Absolutely. Of all the different ideas, there was one in the most recent workshop, which was around sustainable water solutions. We heard about an idea for ways to provide households with water butts and how to use them properly, to reduce water use, which is great, but then ideas developed and expanded upon that. For example, how we could support people in making their own water butts and what that project might look like? What materials might you use for that? Follow up ideas called ‘Neighbourhood Wash’ and ‘Friends On Tap’ built on this further when residents who are interested in and have specific knowledge can support other residents in relation to water saving methods, such as how you get the best out of things like water butts. If we apply this alongside smart metering enabling individual and community challenges. A genuine momentum could be created from within neighbourhoods encouraging communities to talk with each other to stimulate change starting from a very local level.
What really I love about these ideas is that they’re about bringing those residents together, using it as a bit of a catalyst to stimulate conversation across different residents. There’s also an element of working together and learning. There are lots of skills in communities. If we can use more of that within the project ideas which are emerging over the next couple of years then what we’ll have is greater than the sum of its parts, as projects build upon each other and gather their own momentum with skills and resources remaining in communities.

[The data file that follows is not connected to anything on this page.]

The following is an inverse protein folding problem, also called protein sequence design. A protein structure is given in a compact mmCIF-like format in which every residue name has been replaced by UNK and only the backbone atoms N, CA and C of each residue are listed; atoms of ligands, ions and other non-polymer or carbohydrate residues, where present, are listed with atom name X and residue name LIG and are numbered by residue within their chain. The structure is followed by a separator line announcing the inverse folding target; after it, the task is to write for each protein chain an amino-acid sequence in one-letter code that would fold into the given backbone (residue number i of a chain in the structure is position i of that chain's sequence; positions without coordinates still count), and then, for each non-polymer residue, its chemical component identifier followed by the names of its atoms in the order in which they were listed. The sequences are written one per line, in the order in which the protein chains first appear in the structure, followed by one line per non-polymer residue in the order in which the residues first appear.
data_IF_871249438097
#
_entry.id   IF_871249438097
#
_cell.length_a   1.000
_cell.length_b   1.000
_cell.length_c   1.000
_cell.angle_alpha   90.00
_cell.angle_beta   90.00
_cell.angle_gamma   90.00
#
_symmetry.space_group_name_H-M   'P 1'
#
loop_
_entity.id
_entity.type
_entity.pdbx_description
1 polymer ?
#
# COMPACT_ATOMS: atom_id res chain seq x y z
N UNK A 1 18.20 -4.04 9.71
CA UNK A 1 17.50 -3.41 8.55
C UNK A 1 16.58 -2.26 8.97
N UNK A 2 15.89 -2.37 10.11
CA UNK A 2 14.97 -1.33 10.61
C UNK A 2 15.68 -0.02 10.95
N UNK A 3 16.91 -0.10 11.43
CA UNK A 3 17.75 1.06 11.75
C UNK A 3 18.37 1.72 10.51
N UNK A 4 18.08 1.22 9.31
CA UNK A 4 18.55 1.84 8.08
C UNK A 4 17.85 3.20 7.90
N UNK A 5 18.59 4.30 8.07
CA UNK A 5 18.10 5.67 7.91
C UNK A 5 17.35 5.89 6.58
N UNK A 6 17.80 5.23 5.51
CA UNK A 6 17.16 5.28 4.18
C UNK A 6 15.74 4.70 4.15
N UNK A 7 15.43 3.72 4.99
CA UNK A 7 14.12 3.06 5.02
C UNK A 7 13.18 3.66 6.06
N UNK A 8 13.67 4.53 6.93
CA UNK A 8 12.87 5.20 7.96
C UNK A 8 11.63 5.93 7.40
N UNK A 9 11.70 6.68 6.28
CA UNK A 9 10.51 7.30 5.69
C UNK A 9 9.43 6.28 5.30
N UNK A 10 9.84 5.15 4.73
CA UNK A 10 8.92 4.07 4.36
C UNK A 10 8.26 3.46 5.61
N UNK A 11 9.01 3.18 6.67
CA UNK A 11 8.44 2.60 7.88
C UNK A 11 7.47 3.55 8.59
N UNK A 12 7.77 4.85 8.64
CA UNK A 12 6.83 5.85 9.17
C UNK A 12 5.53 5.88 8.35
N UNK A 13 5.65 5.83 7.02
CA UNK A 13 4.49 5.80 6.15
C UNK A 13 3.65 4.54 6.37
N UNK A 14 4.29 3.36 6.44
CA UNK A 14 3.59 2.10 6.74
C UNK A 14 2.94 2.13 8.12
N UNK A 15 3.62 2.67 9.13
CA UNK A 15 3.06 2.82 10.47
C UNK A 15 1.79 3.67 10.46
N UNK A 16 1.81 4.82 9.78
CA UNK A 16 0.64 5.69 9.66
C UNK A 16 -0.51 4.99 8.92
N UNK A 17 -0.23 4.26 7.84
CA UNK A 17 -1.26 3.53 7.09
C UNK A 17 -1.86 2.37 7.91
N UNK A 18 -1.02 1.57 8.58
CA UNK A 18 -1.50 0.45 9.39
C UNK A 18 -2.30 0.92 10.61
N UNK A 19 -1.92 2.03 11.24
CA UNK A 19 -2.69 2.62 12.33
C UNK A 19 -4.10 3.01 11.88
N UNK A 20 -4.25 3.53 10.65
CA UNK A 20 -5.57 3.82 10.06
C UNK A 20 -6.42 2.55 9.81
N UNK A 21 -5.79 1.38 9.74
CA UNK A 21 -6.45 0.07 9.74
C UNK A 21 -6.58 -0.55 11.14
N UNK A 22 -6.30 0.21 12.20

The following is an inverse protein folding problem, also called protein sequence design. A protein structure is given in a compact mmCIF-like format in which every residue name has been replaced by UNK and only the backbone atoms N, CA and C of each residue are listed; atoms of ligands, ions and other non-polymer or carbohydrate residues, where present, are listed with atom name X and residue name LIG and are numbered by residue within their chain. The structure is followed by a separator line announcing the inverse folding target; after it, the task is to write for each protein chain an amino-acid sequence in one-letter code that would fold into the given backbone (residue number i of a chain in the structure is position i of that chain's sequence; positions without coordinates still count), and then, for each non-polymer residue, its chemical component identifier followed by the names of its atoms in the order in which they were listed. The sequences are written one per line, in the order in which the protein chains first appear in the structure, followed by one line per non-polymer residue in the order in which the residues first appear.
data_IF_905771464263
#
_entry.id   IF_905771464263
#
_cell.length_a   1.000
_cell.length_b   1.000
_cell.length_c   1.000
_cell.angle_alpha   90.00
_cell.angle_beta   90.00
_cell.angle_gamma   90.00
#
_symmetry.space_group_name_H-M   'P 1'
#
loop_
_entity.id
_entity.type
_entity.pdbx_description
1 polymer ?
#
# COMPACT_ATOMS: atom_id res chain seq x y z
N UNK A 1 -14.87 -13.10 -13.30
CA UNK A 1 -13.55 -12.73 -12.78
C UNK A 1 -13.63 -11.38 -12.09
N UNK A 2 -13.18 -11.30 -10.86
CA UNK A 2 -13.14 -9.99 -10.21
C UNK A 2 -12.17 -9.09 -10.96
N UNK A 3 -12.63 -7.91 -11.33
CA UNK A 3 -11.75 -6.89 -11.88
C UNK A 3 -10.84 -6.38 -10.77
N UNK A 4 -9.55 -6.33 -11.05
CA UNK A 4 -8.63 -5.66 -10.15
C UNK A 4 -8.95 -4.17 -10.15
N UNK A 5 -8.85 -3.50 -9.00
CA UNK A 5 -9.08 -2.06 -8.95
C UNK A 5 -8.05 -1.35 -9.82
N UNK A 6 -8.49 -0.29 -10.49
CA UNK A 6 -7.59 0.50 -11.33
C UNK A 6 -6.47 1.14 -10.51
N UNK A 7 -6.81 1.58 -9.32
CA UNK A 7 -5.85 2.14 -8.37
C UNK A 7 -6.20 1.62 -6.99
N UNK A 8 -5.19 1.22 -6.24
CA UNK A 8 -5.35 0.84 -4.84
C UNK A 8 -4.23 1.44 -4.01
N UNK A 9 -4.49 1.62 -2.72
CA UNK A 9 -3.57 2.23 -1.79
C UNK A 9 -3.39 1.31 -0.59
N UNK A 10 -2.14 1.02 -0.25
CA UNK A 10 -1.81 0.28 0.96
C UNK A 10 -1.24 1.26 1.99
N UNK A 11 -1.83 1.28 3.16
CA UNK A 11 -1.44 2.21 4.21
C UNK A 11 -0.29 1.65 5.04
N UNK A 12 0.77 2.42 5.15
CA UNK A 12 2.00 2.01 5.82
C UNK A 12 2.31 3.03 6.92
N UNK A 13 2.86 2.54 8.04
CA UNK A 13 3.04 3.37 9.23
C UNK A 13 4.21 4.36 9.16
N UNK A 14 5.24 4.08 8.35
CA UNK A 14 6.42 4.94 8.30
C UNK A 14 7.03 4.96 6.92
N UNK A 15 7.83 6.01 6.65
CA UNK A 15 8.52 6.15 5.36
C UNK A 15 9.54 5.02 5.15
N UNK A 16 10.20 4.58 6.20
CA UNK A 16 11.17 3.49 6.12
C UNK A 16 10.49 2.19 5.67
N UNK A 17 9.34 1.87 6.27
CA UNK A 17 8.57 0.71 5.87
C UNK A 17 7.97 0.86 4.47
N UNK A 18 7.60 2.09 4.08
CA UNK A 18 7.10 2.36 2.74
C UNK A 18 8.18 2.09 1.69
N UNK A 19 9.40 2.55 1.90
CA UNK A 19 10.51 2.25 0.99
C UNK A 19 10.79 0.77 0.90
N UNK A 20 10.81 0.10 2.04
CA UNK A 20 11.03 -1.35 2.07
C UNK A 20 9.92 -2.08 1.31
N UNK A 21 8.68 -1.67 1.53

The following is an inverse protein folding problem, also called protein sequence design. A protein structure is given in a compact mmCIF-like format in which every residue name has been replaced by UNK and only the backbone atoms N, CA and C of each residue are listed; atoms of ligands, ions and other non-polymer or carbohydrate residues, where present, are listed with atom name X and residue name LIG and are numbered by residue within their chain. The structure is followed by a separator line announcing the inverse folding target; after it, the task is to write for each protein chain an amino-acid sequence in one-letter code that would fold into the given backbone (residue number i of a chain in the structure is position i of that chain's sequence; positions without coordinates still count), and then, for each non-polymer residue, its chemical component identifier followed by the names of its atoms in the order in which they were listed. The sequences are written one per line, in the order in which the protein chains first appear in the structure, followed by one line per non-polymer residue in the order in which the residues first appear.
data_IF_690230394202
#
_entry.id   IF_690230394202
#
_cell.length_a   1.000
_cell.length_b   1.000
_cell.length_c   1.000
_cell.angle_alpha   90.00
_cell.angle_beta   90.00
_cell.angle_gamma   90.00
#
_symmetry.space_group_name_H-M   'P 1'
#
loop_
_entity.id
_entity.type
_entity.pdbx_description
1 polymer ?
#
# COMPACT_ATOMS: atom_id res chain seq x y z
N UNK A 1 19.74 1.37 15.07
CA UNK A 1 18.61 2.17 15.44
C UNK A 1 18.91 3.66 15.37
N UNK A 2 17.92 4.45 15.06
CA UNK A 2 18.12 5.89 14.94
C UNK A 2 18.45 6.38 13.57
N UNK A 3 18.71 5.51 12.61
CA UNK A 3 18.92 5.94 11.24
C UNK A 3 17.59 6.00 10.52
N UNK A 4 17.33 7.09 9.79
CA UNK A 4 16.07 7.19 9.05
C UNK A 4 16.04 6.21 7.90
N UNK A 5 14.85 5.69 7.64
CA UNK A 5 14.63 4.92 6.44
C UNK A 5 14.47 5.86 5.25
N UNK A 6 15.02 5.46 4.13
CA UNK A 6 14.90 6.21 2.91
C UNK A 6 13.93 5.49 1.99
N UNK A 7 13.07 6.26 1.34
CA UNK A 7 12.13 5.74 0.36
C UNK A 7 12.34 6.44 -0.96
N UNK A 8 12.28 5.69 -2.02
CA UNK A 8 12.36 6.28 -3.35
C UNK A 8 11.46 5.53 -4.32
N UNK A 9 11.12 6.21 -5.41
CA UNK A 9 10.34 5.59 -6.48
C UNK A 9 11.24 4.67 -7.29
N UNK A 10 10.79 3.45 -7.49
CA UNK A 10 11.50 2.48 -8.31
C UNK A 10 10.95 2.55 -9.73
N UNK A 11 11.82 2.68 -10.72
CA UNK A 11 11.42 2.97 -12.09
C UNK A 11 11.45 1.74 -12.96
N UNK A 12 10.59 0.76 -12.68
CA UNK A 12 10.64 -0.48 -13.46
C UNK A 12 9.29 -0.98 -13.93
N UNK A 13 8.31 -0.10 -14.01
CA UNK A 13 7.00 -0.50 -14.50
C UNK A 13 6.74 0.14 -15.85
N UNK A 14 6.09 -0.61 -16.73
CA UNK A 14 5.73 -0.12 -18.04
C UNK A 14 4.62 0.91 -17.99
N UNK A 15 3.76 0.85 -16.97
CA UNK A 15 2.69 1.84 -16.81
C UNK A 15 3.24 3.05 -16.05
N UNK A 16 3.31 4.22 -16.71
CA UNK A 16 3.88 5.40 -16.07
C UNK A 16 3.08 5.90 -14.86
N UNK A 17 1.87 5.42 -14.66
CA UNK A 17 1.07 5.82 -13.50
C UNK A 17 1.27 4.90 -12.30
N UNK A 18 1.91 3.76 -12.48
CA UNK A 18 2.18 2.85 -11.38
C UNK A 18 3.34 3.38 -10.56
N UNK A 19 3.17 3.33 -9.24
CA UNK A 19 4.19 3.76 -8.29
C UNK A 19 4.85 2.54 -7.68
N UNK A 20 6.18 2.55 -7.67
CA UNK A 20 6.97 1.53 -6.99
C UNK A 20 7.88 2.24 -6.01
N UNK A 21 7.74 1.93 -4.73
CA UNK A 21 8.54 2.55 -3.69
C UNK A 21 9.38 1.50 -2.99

Who do you work alongside on the project?
I work with Gerd, who is Professor of Computing over at The Open University. He’s the one who sets out what we need to do in terms of the programme objectives. Gerd provides an ‘objective reasoning’ behind all our wild and wonderful ideas. While we have been working within Milton Keynes and the with the Milton Keynes’ community for quite some time on different things, Gerd’s able to provide not only a level of international research, knowledge and background understanding, but a practical objectivity. In this way he can help us to decipher some of the challenges that we’re facing.